PID controllers can reach steady state not at the setpoint. You might get some information from an article such as this (there are thousands on the Internet). I’m glad you found the problem; your solution was my next suggestion after you convinced yourself it wasn’t a troublesome slew rate limiter. And now you know it isn’t strange - it’s not unusual to see this happen.
Thanks, l feel that this problem is straneg because several months ago, l used the same PID value in my falcon and tried to control it via falcon’s velocity controlled loop and it works very well. But now, with the same PID values, the swerve just drives at a slow speed. l think it is strange.
Besides, l remember that someone has told me that the PID value in the integreted sensor is the same with the PID values in the PIDController. Is that the case?
I think the most important reason that l use slewratelimiter is that it can help me control the swerve drive motor’s acceleration. In that way, it seems that the swerve can drive smoothly.
l am not very sure about this. But the slewratelimiter’s effect can be easily seen from the drive motor.
I assume by Integrated Sensor you mean the TalonFX or SparkMax or whatever motor controller you are using as opposed to the various WPILib PID controllers.
The PID constants are essentially units conversion devices and especially the I and D have a time basis that they integrate or differentiate respectively. If you change the time base then you have to change the I and D appropriately.
Typically the WPILIb controllers are run at your robot iteration speed (0.02 seconds). Or you optionally can speed it up using a faster IterativeRobot or (better yet) use the Scheduled Periodic Task feature in IterativeRobot to say 0.01 seconds or a little faster. The TalonFX runs at 0.001 seconds per iteration so you have to change the time-based units for I and D. I don’t know the SparkMax period.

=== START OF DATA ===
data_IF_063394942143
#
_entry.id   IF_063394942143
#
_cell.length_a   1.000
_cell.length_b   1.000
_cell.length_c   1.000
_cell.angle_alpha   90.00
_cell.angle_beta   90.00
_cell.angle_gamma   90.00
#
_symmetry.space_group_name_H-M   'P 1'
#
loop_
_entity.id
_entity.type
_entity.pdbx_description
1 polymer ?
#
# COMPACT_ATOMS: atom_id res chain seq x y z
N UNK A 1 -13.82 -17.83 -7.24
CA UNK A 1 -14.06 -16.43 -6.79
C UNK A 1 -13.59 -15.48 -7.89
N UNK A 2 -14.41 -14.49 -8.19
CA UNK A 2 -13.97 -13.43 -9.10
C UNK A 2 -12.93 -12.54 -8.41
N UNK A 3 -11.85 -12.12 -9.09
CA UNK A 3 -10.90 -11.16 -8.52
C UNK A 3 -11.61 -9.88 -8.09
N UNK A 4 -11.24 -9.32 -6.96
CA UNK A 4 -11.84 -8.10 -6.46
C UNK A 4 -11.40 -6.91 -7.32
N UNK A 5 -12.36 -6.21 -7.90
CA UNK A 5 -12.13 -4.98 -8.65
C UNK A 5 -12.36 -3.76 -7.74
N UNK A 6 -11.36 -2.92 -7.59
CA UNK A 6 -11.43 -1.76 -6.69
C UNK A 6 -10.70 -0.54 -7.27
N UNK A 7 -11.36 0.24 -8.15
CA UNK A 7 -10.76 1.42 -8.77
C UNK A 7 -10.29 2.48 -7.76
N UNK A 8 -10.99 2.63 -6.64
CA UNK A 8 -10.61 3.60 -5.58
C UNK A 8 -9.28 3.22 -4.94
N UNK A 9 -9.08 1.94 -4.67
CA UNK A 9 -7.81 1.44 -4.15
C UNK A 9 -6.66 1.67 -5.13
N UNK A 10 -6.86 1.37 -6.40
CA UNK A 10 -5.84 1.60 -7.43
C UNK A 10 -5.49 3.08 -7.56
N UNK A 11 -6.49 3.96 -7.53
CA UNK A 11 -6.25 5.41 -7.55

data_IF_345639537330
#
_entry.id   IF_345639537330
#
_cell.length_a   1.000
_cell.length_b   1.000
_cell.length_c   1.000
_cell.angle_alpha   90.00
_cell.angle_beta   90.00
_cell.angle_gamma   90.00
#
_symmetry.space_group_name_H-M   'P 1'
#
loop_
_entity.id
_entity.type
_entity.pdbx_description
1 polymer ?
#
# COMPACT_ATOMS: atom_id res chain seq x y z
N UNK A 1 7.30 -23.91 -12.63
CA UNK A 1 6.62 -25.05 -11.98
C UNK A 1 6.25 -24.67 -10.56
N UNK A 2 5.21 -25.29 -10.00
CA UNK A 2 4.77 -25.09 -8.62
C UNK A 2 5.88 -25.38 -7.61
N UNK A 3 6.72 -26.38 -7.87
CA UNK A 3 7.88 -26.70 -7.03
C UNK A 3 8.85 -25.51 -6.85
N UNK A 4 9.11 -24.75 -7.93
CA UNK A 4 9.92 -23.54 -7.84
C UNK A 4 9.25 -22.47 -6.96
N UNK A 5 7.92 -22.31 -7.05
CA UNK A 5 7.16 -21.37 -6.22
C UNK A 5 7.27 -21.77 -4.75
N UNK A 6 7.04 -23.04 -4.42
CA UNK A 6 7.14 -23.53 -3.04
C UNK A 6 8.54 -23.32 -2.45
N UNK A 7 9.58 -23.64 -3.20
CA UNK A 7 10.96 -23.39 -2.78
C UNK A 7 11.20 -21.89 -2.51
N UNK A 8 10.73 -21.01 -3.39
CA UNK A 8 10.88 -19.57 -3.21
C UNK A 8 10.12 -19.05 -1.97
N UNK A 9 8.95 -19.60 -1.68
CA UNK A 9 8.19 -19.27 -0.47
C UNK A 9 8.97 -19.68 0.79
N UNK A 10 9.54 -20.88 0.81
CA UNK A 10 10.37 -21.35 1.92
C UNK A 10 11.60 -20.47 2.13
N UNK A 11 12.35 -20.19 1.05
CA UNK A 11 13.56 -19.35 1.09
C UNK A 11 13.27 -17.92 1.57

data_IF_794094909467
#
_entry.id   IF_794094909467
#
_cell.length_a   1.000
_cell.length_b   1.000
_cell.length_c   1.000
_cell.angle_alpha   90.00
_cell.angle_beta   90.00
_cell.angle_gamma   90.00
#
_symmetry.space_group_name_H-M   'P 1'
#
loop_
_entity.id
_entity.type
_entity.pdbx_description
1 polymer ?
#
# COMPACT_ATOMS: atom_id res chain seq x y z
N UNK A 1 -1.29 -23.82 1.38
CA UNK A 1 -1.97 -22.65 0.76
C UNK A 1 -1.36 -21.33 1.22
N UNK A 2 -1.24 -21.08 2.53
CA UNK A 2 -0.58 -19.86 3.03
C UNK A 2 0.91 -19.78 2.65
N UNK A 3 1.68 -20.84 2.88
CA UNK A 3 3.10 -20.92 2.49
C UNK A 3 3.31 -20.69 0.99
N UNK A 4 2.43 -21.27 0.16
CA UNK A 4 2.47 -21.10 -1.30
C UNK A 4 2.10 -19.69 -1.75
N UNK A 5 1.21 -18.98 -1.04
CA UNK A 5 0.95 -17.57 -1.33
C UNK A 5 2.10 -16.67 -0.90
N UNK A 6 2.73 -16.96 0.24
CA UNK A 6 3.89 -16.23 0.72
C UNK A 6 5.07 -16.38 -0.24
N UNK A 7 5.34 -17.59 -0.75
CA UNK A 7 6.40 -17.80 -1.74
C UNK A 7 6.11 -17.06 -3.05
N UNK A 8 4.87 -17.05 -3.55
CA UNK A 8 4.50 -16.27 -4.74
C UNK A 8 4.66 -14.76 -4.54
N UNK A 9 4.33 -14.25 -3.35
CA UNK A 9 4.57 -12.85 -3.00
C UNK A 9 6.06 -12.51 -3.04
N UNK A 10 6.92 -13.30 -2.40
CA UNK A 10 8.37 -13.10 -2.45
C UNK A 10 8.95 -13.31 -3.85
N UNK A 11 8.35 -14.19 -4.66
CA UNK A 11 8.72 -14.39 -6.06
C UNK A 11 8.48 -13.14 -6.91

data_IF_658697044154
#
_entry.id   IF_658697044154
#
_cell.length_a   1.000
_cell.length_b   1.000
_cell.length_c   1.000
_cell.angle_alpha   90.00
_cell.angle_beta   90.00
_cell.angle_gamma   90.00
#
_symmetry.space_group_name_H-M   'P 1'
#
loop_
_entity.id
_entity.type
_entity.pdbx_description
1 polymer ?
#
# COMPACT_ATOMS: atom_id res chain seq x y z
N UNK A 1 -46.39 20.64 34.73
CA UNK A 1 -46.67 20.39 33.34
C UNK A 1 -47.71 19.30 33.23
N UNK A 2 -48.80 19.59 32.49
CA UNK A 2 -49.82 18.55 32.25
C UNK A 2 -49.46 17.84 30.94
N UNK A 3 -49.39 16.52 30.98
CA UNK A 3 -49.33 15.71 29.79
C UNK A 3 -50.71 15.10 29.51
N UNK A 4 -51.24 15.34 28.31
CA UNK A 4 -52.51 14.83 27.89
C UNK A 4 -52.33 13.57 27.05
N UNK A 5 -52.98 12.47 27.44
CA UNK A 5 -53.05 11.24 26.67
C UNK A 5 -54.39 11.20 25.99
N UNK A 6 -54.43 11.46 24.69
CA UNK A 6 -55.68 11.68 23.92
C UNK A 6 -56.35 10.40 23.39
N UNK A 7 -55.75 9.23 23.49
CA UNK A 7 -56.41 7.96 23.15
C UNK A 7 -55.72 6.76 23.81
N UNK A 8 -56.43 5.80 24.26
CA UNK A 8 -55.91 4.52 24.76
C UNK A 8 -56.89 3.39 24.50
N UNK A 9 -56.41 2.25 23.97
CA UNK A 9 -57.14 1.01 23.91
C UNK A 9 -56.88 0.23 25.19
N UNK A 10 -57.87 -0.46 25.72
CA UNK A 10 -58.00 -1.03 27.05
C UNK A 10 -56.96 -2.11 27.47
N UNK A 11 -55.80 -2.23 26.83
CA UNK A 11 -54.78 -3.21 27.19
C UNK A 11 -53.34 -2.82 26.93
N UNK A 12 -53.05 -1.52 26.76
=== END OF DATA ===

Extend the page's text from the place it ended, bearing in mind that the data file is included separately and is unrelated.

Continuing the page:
The 3 joystick axes had slew rate limiters - X, Y, rotation.
For steering, trapezoidal control works very well (with only a P – I and D can be zero). You might want to look at something like Motion Magic (the specifics vary depending on which motor controller you are using – again, if the code was up somewhere these answers would be at hand).
You can do a similar thing with the drive motors. You use velocity control instead of position control though. Then, you simply limit the maximum acceleration. This is what you most likely want to limit, if anything.
Just for reference, our 2022 swerve robot did most of the fancy stuff in autonomous, and the steering was always just trapezoidal position control. But in teleop, we didn’t do anything fancy with drive, and the robot was very controllable. We did have a slow mode for ease of fine positioning and did modify the commanded drive power if the steering motors were out of position, but no slew rate limiting. I have seen others assert this was found to be beneficial for them though.
At the end of the day, it sounds as though you have a software bug. Without access to the robot, it’s tough enough to help out in this type of scenario. Without the robot and without access to the code, it’s really hard.
Thanks, we have already used the MotionMagic on our steering motor ( l remember l had ask some questions about it in the last year😂).
And with the drive motor, l try to combine the feedforward and feedback( with only P value) together.
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